‘We’re back’: legal aid lawyers begin second week of strikes | News

Katie R. Ochoa

‘We’re back’, declared Jo Sidhu QC outside London’s Royal Courts of Justice this morning – as hundreds of barristers nationwide once again turned out in force for the second week of strike action over legal aid funding.

‘Our criminal justice is on its knees. It’s not an exaggeration to say it is in meltdown,’ Sidhu told the crowd, who heard that more than 1,000 cases up to March 2022, within the space of a year, had to be postponed at the last minute because the courts were unable to find an advocate to cover the case.

Last week the Ministry of Justice announced criminal barristers will receive a 15% fee rise from the end of September. However, Sidhu said the fee increase will only apply to new cases. ‘When will those cases be heard? A long time from now.’ With the Crown court backlog currently hovering around the 60,000 mark, the crowd was told the fee increase is unlikely to reach practitioners’ pockets until late 2023 at the earliest.

Ministers were accused of patronising legal aid lawyers with their words of gratitude for keeping the wheels of justice turning throughout the pandemic. ‘We do not want a pat on the back. We want to be treated fairly,’ Sidhu said. ‘When they bandy around a percentage, remind yourselves over the last two years the criminal bar has lost 28% of its real income.’

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He added: ‘We have always said this dispute is about preserving and ensuring the long-term sustainability of the criminal justice system. I have been doing this job for nearly 30 years. There are a lot of good folk around me who have started their careers with great hope. In the first, second, third year they realise this is never going to be a job that will pay the bills for them – their rent, their debt, the shopping. They are ordinary people just like everyone in society. How can they survive on £12,200 as a median income in the first three years? We do not blame them for leaving but we are sad that they are going.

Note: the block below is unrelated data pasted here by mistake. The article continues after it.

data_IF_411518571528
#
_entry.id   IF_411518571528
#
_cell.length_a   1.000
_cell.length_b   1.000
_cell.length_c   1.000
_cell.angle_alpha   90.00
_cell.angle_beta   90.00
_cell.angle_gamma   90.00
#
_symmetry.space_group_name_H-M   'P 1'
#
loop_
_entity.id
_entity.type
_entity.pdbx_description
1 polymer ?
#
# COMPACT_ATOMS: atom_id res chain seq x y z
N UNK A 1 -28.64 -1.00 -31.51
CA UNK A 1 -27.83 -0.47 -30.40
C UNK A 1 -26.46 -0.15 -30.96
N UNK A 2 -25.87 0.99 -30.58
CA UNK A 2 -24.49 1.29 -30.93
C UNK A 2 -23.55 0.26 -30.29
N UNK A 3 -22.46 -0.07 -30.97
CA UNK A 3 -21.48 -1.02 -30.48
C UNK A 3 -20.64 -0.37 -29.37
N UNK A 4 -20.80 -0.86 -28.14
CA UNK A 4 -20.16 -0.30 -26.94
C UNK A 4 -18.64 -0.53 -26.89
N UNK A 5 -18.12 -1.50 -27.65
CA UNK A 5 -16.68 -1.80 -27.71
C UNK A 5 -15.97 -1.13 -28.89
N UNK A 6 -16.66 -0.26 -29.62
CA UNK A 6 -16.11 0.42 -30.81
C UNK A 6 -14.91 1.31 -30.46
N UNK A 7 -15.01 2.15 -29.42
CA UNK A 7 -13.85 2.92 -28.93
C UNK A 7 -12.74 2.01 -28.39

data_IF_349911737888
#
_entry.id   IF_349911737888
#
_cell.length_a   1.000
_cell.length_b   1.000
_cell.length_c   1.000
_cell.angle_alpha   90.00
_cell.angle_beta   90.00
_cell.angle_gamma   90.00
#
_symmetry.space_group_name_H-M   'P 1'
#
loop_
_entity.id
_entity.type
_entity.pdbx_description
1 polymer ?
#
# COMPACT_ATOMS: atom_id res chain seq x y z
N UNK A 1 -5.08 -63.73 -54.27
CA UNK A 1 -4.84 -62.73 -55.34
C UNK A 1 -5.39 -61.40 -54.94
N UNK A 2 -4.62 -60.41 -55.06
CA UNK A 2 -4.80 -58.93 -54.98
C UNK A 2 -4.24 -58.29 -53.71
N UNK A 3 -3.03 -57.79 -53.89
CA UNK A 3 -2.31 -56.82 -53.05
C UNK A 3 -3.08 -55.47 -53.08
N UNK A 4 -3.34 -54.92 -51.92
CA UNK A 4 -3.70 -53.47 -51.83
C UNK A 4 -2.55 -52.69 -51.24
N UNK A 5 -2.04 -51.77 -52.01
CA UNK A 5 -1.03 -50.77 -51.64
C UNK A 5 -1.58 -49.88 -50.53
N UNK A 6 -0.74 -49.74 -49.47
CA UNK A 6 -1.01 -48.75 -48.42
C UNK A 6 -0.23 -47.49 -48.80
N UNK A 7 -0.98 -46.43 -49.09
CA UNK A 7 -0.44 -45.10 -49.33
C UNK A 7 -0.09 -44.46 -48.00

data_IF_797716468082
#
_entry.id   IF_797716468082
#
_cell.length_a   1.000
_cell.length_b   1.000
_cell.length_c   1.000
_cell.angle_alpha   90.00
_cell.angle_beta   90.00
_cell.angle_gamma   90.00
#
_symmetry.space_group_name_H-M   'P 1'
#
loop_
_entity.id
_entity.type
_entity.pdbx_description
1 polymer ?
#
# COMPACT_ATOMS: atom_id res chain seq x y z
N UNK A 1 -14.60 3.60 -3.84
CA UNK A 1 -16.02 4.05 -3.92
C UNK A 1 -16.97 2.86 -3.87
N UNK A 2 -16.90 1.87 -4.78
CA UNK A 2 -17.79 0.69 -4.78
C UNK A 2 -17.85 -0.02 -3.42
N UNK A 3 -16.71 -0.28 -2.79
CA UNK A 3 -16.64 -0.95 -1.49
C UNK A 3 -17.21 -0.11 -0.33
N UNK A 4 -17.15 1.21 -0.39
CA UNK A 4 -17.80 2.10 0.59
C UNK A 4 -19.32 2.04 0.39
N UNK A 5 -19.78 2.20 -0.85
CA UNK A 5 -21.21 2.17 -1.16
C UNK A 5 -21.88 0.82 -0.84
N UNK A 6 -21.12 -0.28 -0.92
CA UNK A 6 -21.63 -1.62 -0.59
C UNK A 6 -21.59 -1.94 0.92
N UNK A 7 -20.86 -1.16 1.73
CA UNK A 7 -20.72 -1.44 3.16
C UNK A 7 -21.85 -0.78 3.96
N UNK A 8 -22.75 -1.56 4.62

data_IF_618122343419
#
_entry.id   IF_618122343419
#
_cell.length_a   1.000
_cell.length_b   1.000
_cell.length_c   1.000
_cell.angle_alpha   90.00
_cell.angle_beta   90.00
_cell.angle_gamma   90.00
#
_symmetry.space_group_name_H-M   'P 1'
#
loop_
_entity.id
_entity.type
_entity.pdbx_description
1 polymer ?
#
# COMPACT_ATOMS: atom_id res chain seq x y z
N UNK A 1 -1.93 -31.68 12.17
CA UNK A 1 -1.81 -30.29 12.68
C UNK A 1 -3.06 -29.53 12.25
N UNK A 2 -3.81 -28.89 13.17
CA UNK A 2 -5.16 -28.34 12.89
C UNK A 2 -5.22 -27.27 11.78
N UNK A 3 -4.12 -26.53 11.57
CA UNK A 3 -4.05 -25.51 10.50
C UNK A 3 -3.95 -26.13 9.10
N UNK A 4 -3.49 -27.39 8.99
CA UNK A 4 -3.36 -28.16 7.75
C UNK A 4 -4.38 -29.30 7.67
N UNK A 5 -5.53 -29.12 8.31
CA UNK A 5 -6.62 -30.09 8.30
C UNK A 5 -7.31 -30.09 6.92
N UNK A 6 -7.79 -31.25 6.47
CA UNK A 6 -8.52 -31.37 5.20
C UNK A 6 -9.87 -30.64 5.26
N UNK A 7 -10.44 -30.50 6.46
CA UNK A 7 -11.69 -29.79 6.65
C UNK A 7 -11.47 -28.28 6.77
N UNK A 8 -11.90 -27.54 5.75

‘Do not blame us minister for the situation we are in. Do not go to the media and tell them we are adding to the backlog. It was 58,000 before we took any action. Prior to that the backlog was 60,000. It’s not on us. It’s on them.’

Several junior barristers also spoke out today to highlight the harsh reality of being a legal aid lawyer. One barrister told the crowd he earned £200 for four days’ worth of work last week. Another barrister paid travel and accommodation costs out of his own pocket for a three-trial day in Manchester. When he arrived at court, he was told the trial was being adjourned for nine months.

This week’s strike will span three days, escalating to four next week. Sidhu said the strike could be called off in 10 seconds with just one phone call from justice secretary Dominic Raab saying he is willing to talk. ‘My phone has not rung. This is on him.’

 

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